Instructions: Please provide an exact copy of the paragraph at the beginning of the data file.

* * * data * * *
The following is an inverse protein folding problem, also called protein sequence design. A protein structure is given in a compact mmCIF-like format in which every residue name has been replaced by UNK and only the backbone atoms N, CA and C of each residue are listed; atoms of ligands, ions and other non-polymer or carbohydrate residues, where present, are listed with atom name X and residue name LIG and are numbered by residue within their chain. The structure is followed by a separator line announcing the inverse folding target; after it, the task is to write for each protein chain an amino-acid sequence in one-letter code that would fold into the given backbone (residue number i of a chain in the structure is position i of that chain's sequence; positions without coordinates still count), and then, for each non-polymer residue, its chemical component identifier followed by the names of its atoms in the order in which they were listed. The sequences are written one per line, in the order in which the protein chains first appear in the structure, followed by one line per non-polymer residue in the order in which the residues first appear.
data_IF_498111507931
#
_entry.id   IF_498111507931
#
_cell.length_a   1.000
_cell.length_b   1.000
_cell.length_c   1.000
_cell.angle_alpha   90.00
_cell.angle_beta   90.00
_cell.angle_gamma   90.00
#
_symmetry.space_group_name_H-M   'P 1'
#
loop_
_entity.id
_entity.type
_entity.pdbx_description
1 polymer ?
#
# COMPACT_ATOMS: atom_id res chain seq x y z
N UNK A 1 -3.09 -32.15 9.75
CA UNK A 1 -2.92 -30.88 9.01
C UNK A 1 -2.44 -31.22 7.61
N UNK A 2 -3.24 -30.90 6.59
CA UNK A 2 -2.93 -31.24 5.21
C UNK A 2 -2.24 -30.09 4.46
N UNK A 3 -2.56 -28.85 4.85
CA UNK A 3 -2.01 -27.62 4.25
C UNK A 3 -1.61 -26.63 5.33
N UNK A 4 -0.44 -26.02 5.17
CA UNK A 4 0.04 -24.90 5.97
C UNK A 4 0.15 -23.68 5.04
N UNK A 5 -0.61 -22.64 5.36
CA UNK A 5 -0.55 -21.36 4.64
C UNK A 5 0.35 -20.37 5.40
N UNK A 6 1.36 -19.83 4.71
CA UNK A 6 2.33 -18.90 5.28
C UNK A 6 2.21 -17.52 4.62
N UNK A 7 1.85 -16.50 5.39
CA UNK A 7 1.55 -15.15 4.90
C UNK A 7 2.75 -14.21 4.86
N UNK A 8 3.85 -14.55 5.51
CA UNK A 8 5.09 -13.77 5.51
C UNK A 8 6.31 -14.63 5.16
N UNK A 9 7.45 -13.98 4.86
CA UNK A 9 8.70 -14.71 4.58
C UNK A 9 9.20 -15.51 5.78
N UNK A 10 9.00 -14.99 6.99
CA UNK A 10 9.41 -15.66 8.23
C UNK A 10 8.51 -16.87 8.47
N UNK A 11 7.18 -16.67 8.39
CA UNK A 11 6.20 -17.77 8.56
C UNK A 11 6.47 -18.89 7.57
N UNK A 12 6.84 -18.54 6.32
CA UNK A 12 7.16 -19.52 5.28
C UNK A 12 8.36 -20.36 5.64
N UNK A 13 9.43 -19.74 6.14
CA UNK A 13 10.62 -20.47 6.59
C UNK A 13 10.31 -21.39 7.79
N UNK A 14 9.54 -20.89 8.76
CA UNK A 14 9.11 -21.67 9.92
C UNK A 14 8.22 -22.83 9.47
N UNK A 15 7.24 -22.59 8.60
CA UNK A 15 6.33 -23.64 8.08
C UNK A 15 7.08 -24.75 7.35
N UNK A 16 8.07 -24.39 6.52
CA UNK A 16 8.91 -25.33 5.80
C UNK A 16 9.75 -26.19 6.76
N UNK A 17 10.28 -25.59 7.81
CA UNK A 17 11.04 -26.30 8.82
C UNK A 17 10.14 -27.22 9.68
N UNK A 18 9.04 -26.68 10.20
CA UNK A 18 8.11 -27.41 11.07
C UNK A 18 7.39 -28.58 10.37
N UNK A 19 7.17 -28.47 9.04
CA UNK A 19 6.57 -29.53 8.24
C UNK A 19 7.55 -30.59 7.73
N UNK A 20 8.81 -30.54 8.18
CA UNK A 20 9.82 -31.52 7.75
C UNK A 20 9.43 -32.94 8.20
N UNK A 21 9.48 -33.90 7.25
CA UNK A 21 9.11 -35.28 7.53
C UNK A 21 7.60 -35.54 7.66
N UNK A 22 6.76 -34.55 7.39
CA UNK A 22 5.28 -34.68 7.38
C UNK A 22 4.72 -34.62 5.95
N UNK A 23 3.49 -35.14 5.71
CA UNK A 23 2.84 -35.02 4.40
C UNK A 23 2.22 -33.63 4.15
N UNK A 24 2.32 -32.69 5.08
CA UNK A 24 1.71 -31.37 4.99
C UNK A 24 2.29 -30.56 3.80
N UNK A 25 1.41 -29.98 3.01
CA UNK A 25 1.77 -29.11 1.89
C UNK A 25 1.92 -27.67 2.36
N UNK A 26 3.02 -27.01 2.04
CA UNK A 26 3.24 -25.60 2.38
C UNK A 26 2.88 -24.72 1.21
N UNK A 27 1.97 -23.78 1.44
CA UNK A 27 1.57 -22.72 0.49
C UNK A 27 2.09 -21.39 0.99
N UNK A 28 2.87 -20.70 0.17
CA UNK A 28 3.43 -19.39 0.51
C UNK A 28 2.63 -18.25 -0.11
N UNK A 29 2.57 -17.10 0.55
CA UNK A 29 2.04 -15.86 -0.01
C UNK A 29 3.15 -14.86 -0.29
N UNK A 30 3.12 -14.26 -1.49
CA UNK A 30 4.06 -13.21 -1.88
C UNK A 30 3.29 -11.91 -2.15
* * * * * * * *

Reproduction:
The following is an inverse protein folding problem, also called protein sequence design. A protein structure is given in a compact mmCIF-like format in which every residue name has been replaced by UNK and only the backbone atoms N, CA and C of each residue are listed; atoms of ligands, ions and other non-polymer or carbohydrate residues, where present, are listed with atom name X and residue name LIG and are numbered by residue within their chain. The structure is followed by a separator line announcing the inverse folding target; after it, the task is to write for each protein chain an amino-acid sequence in one-letter code that would fold into the given backbone (residue number i of a chain in the structure is position i of that chain's sequence; positions without coordinates still count), and then, for each non-polymer residue, its chemical component identifier followed by the names of its atoms in the order in which they were listed. The sequences are written one per line, in the order in which the protein chains first appear in the structure, followed by one line per non-polymer residue in the order in which the residues first appear.